The Opposition has written to Chief Elections Officer (CEO), Keith Lowenfield, informing him that a legal challenge will be mounted if the Guyana Elections Commission (GECOM) goes ahead with plans to hold house-to-house registration.
In a letter dated April 2, 2019, former Attorney General and lawyer for the Opposition, Anil Nandlall, said that he is acting on behalf of Robeson Benn, a People’s Progressive Party (PPP)- `nominated Commissioner of GECOM.
“I am instructed that despite my client’s vehement objections, GECOM has made a decision to embark upon a house-to-house registration.”
The move to house-to-house registration is said to be predicated upon the ground that the Voters’ List is “bloated” with dead persons and persons who have migrated.
The Opposition has insisted that the house-to-house registration is a mere attempt by the administration to buy time and delay elections.
The reason proffered for this proposed exercise is to sanitise the list of these two categories of occupants.
The issue of early elections arose after a shock December 21 no confidence vote against the Coalition Government was carried but is being challenged in the courts.
While the Court of Appeal has struck down the vote, the matter is still to be heard by the Caribbean Court of Justice.
In the meantime, GECOM is making arrangements for early polls.
According to Nandlall, yesterday, it cannot be disputed that the list can be cleansed of dead persons by a simple engagement between the Chief Elections Officer and the Office of the Registrar General.
“Such an engagement of comparing the relevant data and making the adjustments can be accomplished with relative ease within a fortnight. Naturally, this does not require the tedious, expansive and anachronistic methodology of a house-to-house inspection – a process to which there is rarely resort in this technological age, elsewhere.”
However, it is the decision to resort to house-to-house registration with the express intention of removing persons from the List, who maybe out of Guyana, that is agitating, Nandlall said.
“In my considered view, such an exercise is fraught with hazards, including, the violation of the Constitution and the constitutional rights of qualified electors to vote and creating the potential for a subsequent vitiation of the entire elections.”
He insisted that a convenient point to begin is Article 59 of the Constitution.
It read: “Subject to the provisions of article 159, every person may vote at an election if he or she is of age eighteen years or upwards and is either a citizen of Guyana or a Commonwealth citizen domiciled and resident in Guyana.”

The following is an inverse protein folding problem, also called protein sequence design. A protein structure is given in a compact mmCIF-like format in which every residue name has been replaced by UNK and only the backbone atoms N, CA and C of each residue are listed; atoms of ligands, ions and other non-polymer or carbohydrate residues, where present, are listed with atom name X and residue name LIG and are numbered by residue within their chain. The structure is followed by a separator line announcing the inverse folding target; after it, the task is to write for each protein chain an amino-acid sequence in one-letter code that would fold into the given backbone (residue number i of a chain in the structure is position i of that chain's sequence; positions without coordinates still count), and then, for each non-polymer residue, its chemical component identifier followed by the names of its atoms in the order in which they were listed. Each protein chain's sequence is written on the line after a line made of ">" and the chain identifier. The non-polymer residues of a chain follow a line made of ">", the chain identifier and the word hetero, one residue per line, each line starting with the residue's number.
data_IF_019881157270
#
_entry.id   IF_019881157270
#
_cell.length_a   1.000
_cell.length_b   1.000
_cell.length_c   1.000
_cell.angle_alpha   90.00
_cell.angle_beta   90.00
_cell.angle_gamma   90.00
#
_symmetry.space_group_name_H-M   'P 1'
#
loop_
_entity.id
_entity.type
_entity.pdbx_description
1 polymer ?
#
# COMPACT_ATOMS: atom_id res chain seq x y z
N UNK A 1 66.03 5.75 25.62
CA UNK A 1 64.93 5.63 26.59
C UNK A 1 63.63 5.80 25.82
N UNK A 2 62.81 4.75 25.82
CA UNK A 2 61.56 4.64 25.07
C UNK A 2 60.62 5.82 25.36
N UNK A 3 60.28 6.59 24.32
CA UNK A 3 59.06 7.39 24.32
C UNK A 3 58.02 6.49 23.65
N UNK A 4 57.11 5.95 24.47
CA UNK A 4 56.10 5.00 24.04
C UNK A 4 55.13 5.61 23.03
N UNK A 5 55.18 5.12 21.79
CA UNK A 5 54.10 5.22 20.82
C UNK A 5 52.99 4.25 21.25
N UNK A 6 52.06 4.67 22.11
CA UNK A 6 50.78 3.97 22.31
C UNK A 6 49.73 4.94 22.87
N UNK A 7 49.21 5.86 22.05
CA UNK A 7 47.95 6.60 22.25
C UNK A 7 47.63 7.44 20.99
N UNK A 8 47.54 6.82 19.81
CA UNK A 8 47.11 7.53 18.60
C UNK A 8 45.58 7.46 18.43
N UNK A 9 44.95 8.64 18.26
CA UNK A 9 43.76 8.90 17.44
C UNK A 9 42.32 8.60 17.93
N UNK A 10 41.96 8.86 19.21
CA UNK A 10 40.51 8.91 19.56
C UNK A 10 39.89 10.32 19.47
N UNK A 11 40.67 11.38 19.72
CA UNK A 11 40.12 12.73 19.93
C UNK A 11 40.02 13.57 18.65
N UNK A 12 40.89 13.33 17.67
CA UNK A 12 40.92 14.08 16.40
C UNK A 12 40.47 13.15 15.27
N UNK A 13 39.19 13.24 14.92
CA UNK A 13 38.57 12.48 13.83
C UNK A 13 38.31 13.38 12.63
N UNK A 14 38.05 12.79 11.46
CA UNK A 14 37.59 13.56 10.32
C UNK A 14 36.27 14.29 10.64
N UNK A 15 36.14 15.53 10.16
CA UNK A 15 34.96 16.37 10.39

Nandlall argued that Article 159 provides that no one shall vote at an election unless he is registered as an elector and a person shall be qualified to be so registered, if on the qualifying day, that person is eighteen years and over and a citizen of Guyana or, a Commonwealth citizen, who is domiciled and resident in Guyana for a period of one year immediately preceding the qualifying date.
“It is excruciatingly clear that neither residency nor domicile within the State of Guyana is a qualification, which a citizen of Guyana must possess before he is eligible to vote or to be registered as an elector.
The natural corollary is the lack of residency and domicile within the State of Guyana cannot be the basis for disqualifying a person from being registered or from voting.”
In short, Nandlall said, a Guyanese, residing either permanently or temporarily in Timbuktu, once he or she is eighteen years and over is qualified to be registered and, if registered, is qualified to vote.
“At this juncture, it is apposite that I emphasize that by acquiring citizenship of another country, a Guyanese citizen, does not necessarily lose his/her Guyanese citizenship. He/she remains a citizen of Guyana and, therefore, qualifies to be registered and, if registered, qualifies to vote. So, while dual citizens are disqualified from being elected, they are not disqualified from being electors.”
The lawyer in his letter pointed out that GECOM is now proceeding on a house-to-house registration to create a new List of National Registrants from which the Preliminary Voters’ List will be extracted and this is being done with the stated intention of excluding persons, who will be absent from Guyana during the exercise.
“Consequently, those persons who are currently duly registered and are on the List and, therefore, now qualified to vote but absent from Guyana, are now going to be intentionally excluded from the list in this proposed process, as this is one of the stated purpose of this exercise.
In other words, these persons are going to be de-registered and thereby disqualified from voting and denied their constitutional right to vote, through no fault of theirs.”
According to Nandlall, the ultimate consequence of this decision of GECOM is that GECOM is, indirectly, adding a new qualifying requirement to vote, which is not provided for by the Constitution, and which is ultra vires the Constitution: that requirement is “residency within Guyana.”
“This is clearly unlawful and unconstitutional. In the circumstances, I respectfully demand that you refrain from embarking on or, proceeding with, this unlawful and unconstitutional exercise, which will disenfranchise thousands of persons now qualified to vote.
“If I do not hear from you within seven days of the date hereof, I will assume that you have rejected my demand and I will have no alternative but to advise my client to institute legal proceedings against you, to restrain you from embarking on, or proceeding with, the aforesaid house-to-house registration.”
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